Seriously, can you imagine how much tickets would be in a country like India, Nigeria, Canada or Australia for a once-in-a-lifetime opportunity to watch Arsenal or Manchester United or Tottenham play would be? A ridiculous amount. I’d suggest it would be even more than the already inflated prices for a Premiership ticket back in England.
It’s ignorant to think that those who cannot afford to travel overseas to watch the clubs at their home stadiums will be the ones to capitalise on this project. Indeed it will surely be the rich, the people who have probably already travelled and had the privilege of watching their favourite teams are the ones who will get all the benefits.
There is so much more I can say about how bad this idea is and how much I don’t like it but I can’t really be bothered. The main point is that the project has been developed to benefit the rich in England and the rich in the countries around the world and not the die-hard supporters of particular clubs who live all around the world.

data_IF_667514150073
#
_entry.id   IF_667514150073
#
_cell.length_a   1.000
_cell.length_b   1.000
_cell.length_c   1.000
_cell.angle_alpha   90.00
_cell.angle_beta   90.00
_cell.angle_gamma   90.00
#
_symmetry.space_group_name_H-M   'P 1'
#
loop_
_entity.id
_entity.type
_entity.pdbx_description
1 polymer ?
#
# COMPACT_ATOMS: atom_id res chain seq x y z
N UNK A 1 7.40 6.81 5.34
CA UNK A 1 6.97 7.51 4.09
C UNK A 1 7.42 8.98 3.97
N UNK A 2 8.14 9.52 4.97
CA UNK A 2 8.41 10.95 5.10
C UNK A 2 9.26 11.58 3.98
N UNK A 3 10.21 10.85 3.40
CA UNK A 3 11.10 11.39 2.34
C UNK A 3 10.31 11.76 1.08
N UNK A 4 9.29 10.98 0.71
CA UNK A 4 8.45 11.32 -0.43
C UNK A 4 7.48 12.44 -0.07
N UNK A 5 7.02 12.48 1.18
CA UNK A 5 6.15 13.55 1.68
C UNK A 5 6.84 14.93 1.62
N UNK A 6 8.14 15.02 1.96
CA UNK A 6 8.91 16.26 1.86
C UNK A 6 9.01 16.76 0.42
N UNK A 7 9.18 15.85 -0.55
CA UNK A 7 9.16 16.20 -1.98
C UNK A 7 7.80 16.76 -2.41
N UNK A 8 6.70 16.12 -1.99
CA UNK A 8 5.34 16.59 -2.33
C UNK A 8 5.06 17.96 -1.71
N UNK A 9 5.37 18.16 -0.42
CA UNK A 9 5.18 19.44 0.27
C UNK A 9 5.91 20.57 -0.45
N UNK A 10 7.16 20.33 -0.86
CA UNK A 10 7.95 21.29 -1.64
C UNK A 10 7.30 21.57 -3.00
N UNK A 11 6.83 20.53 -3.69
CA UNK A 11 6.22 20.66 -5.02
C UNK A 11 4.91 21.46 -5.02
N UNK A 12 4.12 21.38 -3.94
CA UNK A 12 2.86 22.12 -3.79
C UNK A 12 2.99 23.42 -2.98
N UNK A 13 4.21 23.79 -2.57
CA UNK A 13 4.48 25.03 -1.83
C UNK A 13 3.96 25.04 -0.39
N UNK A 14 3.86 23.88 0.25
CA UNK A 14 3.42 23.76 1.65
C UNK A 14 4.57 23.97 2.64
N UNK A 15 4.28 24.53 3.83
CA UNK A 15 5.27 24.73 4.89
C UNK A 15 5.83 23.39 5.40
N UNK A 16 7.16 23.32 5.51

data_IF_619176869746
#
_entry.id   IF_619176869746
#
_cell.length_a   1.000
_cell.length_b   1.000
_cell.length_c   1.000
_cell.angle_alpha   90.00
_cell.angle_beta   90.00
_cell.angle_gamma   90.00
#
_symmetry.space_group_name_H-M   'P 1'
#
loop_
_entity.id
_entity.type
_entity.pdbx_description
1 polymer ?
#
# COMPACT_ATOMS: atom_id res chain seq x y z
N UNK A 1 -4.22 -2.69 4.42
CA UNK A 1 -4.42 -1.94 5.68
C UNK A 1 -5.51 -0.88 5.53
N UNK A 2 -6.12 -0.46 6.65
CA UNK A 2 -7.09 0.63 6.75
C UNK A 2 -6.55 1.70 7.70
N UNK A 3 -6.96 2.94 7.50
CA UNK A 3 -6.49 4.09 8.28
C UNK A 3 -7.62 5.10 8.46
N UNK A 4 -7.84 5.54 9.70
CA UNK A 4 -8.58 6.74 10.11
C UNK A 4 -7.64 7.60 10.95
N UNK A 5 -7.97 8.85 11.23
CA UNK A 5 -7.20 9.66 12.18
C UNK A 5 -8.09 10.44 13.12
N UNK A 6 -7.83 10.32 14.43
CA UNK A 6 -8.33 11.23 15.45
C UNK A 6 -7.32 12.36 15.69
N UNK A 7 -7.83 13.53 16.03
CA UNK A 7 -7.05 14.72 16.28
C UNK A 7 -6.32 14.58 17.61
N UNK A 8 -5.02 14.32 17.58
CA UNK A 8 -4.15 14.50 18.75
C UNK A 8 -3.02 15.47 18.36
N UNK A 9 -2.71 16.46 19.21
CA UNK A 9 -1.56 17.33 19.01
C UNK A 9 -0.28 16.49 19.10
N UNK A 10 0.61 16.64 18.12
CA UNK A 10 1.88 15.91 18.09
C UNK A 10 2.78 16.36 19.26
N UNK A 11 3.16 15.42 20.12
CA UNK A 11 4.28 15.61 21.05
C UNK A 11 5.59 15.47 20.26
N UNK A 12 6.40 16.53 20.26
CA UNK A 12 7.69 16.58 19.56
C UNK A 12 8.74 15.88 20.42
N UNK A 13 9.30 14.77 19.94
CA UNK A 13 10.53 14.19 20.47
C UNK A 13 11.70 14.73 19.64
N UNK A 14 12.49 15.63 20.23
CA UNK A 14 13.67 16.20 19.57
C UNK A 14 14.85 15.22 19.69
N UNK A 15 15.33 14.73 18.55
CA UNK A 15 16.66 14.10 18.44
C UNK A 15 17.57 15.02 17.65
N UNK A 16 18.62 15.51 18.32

As I’ve said before, it is a dream of mine to one day be able to watch Arsenal play in London. While I feel very lucky knowing that I live in a society that allows me to work and save money in a way that will most likely see my dream fulfilled, bringing the game to world in the way that the Football Association has proposed is not going to make the same sort of dream a reality for those who cannot afford it.
If you want to read Arsene Wenger’s thoughts on the issue then check them out here. And wherever you are in the world, enjoy tonight’s game and get behind the boys. You may never get to see them play in the flesh but I’m sure that they appreciate all the support they get. Come on Arsenal!
What do you think?
Have your say on the Blackburn game or the International Round by leaving a comment.